Cellular devices have come a long way over the last fifty years, including changing how you think.
The mobile phone has become ubiquitous in our society, and their use has gone well beyond simply talking to someone who isn’t physically present. These devices are used for a broad spectrum of purposes, to the point that they are altering the way we think of accomplishing tasks throughout our typical days.
That said, many are starting to wonder if these devices are actually changing our brains.
Many of us spend far too much time on our mobile phone, and while we are aware of that problem – and often have negative emotions associated with it – we still do it. In fact, it isn’t uncommon to feel anxiety from having to be away from these gadgets, even for a short period of time. We’ve come to rely on them to complete so many tasks during the day that being apart from them can cause stress.
In fact, talking to someone on a call is rarely the most common use of this device anymore. We send messages, scroll through social media, read articles, watch videos, pay bills, listen to music, look up information, shop, and complete a seemingly never-ending list of other activities on these devices.
When many of us want to accomplish a task, often that involves looking to a mobile phone.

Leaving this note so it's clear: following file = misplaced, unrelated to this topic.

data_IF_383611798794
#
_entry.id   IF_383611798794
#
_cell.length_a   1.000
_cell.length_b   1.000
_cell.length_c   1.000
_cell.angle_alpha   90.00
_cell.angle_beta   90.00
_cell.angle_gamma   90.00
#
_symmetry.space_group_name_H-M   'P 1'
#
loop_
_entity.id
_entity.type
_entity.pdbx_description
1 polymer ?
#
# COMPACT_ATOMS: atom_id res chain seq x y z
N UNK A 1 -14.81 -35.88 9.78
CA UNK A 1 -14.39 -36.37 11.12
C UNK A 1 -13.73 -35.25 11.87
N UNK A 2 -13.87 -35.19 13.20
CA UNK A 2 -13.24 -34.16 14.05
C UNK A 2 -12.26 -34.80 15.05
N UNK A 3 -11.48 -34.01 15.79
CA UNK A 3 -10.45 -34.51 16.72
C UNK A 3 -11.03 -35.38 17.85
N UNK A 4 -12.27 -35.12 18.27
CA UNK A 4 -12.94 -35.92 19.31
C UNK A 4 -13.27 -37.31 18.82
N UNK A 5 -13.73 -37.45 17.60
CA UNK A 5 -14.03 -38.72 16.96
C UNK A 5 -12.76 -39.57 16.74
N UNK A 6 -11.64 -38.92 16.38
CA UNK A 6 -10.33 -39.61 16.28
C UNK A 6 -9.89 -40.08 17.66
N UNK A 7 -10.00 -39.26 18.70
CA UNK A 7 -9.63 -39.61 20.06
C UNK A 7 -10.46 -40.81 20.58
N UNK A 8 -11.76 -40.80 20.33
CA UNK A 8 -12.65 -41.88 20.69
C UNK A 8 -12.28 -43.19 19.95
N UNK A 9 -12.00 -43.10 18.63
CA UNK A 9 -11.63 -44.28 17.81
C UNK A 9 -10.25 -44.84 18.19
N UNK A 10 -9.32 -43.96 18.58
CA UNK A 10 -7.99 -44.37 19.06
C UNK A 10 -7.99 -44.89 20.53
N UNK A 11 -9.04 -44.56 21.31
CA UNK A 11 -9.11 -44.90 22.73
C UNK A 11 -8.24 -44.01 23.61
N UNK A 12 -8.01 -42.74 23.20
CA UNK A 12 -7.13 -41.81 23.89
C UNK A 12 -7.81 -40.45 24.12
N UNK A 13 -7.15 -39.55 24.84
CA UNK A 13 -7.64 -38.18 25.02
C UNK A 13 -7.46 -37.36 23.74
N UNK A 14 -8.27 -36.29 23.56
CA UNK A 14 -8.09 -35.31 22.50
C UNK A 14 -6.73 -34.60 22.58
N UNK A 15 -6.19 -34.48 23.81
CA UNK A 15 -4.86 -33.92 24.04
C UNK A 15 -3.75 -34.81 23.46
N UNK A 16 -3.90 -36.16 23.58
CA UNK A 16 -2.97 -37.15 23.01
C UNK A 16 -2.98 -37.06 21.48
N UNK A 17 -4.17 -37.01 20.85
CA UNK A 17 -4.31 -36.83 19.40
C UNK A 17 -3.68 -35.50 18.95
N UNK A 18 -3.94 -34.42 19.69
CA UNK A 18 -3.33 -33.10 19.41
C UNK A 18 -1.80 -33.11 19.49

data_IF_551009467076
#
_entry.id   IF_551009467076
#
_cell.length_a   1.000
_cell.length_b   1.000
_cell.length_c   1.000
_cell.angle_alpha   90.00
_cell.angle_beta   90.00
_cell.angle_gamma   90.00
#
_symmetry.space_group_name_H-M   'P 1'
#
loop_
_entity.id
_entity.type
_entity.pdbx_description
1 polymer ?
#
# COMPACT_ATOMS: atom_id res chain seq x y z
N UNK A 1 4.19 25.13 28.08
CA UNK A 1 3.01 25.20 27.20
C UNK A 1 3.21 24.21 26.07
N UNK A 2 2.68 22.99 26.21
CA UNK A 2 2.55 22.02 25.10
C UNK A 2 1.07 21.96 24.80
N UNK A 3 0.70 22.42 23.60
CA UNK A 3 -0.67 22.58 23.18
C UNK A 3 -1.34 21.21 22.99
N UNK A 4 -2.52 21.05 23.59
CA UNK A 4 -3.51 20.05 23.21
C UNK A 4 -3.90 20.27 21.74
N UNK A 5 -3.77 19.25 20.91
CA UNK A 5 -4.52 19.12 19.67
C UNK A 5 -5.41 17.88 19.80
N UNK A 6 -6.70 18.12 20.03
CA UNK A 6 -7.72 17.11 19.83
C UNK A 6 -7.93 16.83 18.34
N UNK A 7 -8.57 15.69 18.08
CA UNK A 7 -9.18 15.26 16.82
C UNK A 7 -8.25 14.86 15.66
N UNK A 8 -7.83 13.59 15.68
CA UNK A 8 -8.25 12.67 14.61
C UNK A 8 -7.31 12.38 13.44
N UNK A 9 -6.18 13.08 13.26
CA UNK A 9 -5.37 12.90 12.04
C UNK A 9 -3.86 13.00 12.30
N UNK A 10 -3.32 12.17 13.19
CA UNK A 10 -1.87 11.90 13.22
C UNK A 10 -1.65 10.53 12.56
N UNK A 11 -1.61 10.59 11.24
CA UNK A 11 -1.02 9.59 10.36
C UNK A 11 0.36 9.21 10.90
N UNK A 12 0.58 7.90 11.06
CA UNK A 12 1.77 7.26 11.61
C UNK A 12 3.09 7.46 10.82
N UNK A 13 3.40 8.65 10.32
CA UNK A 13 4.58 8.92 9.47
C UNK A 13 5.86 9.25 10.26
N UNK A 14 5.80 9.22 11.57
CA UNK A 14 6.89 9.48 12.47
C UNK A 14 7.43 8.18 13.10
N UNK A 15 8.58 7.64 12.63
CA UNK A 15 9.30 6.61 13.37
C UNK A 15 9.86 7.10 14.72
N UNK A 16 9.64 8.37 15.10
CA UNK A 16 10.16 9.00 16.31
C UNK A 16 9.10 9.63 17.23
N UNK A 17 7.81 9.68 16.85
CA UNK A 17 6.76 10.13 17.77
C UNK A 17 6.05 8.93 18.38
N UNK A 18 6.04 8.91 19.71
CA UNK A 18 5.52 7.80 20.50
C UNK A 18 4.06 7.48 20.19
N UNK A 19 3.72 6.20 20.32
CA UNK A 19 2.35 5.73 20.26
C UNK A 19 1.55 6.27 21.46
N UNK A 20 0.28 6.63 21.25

The question has arrived at the point that it’s not whether the usage has altered the way we think – as it certainly has – but is instead how much of an impact it has had on changing our brains.
After all, if you want to do a quick calculation, if you want to communicate with someone, if you wan to remember a certain piece of information, if you want directions to a location, or even if you need a bit of extra light, the solution all comes from a single mobile phone.
The average adult in the United States will check their mobile phone 344 times per day – once every four minutes. Nearly three hours per day in total is spent on that screen. What all this time is doing to our minds has yet to be measured.
Instead of being forced to memorize something and recall it, we can always look it up. Instead of building and using a sense of direction, including careful observation of our surroundings, we can look up the answer. When we want to reach out to someone, instead of seeing them in person, we can see them in text, emoji, image and video format. Endless scrolling and repetitive games are always available at our fingertips.
The mobile phone is certainly altering our minds, but research is only just getting started to define how, whether this change is positive, negative, or essentially neutral, and what should be done about it if the impact proves to be an unwanted one.